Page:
The Association of Southeast Asian Nations (ASEAN) is not a major power in its own right; instead, the imperative of this collection of relatively small countries is to diversify its dependencies by engaging simultaneously with a range of great powers, not to exacerbate its dependence on only one great power. In particular, ASEAN's push for greater regional integration has been justified as a way to both retain and grant regional legitimacy to U.S. strategic involvement in the region, and to engage and incorporate China as a responsible regional power. The two strands are intrinsically linked: the engagement of China is built upon the reassurance of continued U.S. strategic commitment to the region. For instance, ASEAN's increasingly enthusiastic bilateral and multilateral engagement with China is underpinned both by its members’ existing relationships with the United States and their desire to use the “China card” to persuade Washington to deepen these relationships.
Despite this broad agreement, differences in strategic preferences must be expected from a grouping of ten diverse countries. ASEAN does not want to enter exclusively into a Chinese sphere of influence. At the same time, governments with significant Muslim populations, such as those in Indonesia and Malaysia, have faced domestic political pressures against identifying too closely with the U.S. “war on terror”; and most ASEAN leaders have also expressed concern with Washington's apparent obsession with counterterrorism at the expense of other issues such as economic development. The result is occasional tension, such as the row over participation in the East Asia Summit, inaugurated in 2005. Some ASEAN members, such as Malaysia, backed China's wish to limit the summit to strictly East Asian states. Yet, Japan, Singapore and Indonesia eventually prevailed in their insistence on including Australia and New Zealand as representatives of “Western,” or American, interests.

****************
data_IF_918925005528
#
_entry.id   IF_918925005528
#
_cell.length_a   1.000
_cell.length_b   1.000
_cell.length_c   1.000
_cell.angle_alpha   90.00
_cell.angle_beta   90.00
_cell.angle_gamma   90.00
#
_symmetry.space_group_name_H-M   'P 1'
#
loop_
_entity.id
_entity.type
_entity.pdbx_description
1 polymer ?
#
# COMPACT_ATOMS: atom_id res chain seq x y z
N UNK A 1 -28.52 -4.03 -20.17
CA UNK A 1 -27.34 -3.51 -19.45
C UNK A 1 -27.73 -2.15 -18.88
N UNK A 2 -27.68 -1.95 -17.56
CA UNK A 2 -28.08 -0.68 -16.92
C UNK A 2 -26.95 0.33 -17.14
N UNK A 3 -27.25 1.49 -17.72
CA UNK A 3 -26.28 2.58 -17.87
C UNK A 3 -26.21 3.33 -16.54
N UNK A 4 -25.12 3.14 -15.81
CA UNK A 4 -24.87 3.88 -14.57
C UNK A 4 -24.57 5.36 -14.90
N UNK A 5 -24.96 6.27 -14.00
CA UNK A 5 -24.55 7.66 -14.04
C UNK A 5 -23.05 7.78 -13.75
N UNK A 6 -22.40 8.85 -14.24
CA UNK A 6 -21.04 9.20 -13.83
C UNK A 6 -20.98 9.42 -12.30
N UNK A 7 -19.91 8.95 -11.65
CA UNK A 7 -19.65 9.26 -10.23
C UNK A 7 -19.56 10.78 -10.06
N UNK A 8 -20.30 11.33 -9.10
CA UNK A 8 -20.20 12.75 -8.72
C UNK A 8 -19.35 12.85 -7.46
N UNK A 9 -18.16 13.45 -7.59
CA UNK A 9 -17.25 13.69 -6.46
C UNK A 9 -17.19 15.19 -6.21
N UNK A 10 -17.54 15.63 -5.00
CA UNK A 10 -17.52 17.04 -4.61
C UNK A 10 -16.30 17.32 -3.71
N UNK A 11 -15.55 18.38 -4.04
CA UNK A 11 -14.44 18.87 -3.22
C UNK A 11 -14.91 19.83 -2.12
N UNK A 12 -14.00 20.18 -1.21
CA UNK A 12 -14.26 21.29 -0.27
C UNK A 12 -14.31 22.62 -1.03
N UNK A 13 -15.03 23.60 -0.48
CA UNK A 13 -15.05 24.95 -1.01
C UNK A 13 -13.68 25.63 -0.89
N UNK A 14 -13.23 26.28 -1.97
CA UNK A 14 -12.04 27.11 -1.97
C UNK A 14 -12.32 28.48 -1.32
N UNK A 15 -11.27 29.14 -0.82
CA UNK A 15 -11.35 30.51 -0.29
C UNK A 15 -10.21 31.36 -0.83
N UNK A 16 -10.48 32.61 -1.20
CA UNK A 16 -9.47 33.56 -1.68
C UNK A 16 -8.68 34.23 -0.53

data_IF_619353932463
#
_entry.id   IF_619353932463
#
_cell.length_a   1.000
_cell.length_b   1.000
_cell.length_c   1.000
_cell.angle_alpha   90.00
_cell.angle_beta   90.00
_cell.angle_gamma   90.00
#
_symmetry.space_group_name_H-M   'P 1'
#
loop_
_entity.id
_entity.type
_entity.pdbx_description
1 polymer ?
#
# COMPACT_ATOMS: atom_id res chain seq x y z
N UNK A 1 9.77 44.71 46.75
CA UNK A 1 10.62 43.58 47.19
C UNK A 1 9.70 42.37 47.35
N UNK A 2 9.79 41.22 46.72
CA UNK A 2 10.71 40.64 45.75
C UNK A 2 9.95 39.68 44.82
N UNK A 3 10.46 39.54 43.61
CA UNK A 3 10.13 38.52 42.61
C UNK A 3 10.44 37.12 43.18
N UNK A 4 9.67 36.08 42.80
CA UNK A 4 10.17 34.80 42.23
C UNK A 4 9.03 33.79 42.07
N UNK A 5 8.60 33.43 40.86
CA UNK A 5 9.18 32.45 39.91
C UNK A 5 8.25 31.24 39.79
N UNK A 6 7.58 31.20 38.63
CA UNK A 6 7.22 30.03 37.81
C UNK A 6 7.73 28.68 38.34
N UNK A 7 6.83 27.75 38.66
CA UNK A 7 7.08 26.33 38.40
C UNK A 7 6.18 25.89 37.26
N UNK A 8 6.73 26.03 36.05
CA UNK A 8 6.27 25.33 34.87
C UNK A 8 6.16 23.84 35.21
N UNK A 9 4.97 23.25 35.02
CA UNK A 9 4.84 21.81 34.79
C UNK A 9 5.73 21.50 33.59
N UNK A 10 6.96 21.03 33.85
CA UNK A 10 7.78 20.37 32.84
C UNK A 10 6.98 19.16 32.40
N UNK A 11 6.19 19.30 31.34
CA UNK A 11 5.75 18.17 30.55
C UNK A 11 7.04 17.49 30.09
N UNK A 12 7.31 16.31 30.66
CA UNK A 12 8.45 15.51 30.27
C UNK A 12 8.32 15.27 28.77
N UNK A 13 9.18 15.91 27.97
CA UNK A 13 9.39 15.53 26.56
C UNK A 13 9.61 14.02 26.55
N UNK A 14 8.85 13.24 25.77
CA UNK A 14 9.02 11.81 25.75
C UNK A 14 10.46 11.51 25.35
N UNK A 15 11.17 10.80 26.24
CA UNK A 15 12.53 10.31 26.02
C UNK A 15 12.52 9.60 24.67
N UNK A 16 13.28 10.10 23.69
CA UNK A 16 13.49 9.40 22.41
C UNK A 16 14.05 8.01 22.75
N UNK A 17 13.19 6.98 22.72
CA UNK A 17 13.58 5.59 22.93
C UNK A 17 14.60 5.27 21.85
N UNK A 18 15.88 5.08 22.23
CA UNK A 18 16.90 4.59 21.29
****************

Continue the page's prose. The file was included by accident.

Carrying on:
ASEAN is an aspiring major power in East Asia. The association continues to face many collective-action problems even as it moves toward formally institutionalizing its collective identity. Yet it does not pose a fundamental challenge to American dominance. Instead, one of its key aims is to ensure the continued deep strategic and economic involvement of the United States in the region as a means of diversifying its member states’ dependence on great powers.